Julie Strange received a letter from the DVLA addressed to her son. As her son, aged 19 years, had died in October 2006 after having been hit by a train, Mrs Strange was quite naturally upset but put the incident down to a clerical error. She rang the DVLA and explained the situation.
More letters arrived from the DVLA addressed to her dead son, scores of them, and they didn’t stop after she sent a copy of the death certificate.
Then came notices from the bailiffs that they wanted to seize the car belonging to Paul Richard Strange, the one he never owned, and eventually, officials sent a summons demanding her son appear before local magistrates.
Mrs Strange appeared for the court hearing and when the usher called for Paul Richard Strange, the court fell silent as she walked forward, arms outstretched, carrying the ashes of her son. She then asked, ‘Do you want to see him?, before breaking down in tears.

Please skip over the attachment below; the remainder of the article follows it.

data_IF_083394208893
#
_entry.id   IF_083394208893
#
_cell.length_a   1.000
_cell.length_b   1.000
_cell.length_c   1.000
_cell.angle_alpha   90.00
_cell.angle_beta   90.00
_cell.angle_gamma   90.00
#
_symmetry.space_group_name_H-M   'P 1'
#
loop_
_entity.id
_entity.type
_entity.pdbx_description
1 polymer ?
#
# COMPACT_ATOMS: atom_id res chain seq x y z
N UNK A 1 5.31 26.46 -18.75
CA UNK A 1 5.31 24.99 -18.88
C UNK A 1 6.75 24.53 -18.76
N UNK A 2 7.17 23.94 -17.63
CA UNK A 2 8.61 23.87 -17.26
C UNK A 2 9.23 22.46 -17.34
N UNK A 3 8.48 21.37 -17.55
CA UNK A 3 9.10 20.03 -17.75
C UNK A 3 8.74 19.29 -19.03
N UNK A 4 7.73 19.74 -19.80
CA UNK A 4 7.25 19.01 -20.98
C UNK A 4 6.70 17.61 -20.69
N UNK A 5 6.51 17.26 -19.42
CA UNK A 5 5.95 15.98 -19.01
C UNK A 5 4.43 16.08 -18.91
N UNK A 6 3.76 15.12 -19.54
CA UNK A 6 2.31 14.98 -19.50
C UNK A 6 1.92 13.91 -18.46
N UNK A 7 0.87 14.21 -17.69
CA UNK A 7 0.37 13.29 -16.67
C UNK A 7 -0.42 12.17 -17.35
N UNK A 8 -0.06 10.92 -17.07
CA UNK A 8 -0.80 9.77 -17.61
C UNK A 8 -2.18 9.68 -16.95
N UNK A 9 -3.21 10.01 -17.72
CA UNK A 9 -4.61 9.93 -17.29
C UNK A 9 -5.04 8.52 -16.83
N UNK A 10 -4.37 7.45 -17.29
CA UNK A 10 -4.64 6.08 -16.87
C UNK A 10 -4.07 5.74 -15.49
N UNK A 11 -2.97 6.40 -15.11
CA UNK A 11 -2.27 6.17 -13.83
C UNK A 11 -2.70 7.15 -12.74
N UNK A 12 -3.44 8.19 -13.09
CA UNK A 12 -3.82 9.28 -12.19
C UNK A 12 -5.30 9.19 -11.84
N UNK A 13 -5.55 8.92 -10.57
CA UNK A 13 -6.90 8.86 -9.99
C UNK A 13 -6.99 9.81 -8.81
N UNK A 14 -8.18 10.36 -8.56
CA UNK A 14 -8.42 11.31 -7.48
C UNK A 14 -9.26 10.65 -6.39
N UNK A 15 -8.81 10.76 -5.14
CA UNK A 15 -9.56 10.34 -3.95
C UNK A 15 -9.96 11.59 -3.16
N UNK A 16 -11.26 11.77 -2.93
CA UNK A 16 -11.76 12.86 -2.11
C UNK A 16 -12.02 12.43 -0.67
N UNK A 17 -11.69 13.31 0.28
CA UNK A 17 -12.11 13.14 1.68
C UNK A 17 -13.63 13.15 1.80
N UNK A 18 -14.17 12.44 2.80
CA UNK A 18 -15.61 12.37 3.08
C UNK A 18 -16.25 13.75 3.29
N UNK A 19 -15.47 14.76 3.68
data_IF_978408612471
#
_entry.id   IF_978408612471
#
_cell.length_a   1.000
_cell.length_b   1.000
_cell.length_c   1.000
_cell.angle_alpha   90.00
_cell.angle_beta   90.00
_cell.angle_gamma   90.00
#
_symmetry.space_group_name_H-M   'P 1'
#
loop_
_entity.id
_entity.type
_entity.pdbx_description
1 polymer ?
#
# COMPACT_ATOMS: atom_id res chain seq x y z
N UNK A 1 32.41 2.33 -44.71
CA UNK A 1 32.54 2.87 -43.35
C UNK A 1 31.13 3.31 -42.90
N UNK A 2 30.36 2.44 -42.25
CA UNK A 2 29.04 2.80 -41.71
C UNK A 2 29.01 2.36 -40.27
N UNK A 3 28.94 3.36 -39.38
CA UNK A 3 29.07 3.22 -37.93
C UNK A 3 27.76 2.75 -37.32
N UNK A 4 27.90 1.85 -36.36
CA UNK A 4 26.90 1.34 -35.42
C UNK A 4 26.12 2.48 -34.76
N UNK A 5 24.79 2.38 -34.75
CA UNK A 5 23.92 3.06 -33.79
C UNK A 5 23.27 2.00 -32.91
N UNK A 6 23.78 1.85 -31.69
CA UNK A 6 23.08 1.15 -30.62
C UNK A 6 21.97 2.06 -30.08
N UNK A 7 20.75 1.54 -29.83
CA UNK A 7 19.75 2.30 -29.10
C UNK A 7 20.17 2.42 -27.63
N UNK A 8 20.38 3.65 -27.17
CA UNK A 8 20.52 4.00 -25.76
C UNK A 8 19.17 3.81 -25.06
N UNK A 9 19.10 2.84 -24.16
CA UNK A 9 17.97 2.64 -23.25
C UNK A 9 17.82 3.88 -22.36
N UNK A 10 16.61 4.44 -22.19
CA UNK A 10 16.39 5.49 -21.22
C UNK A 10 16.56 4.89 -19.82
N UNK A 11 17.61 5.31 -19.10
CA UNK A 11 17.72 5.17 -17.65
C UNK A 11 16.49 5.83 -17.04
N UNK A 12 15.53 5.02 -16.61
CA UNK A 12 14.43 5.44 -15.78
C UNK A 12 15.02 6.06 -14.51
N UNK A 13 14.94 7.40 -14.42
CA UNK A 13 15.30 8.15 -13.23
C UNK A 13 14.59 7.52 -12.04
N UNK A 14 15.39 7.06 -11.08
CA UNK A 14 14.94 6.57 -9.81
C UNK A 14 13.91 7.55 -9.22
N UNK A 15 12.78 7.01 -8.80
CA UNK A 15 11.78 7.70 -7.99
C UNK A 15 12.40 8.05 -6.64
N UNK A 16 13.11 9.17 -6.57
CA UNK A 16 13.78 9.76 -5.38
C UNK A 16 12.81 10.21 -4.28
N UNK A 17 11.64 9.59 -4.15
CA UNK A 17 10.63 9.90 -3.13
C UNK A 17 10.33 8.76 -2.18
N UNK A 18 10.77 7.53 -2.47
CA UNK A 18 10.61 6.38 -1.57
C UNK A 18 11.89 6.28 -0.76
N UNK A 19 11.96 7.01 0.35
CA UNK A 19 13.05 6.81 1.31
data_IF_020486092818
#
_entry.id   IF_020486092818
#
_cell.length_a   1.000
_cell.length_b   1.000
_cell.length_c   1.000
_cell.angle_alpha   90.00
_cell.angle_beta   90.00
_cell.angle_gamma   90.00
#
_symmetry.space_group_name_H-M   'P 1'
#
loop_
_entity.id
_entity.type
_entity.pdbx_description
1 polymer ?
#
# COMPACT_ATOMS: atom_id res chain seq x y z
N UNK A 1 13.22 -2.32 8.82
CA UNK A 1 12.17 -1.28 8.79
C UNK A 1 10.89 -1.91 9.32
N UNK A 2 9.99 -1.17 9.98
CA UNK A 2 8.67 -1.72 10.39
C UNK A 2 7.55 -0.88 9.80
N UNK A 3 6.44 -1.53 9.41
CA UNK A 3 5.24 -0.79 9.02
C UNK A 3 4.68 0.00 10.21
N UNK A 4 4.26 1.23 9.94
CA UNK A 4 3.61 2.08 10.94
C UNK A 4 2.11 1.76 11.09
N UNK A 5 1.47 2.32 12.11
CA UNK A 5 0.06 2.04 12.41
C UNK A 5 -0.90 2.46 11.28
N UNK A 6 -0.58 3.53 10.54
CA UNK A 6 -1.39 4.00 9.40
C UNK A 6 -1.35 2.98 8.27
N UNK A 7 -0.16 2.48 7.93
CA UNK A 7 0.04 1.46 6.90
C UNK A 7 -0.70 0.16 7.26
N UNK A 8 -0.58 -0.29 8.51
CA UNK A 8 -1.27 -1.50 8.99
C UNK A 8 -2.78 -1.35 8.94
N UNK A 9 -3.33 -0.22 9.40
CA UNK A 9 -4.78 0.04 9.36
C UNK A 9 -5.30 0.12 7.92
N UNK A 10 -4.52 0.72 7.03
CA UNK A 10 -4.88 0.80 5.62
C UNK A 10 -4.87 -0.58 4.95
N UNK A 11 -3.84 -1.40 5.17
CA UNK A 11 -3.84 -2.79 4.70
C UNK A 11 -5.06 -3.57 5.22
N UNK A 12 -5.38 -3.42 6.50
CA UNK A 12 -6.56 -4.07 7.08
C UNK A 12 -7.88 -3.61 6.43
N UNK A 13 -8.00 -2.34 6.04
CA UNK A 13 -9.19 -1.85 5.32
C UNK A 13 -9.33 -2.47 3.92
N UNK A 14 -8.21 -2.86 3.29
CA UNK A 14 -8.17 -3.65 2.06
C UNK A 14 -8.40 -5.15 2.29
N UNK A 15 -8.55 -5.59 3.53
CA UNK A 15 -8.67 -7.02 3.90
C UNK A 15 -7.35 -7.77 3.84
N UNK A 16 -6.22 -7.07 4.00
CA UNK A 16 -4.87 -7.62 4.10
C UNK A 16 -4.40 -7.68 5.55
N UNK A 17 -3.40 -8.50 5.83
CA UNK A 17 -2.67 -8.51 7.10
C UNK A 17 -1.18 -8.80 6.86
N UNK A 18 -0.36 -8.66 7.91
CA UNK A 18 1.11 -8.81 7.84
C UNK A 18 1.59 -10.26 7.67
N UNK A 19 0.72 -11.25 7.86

The prosecution immediately withdrew the charges.
These sort of things should never happen, of course. Apart from anything else, they can cause untold distress. But they do happen, and quite regularly.
Some years ago, while working for a multi-national media corporation, I had to deal with the consequences of some of these acts of insensitivity, stupidity, carelessness, thoughtlessness or whatever category they fall under.
One distressed woman wrote to the subscriptions department asking them to cancel her husband’s magazine subscription because ‘he died’. Imagine her reaction when, for weeks afterwards, magazines landed on her doorstep addressed to Mr X (he died). Others would be addressed to Mr Y (deceased). Bills and follow-ups sent to Mr Z (he’s dead). The list was endless….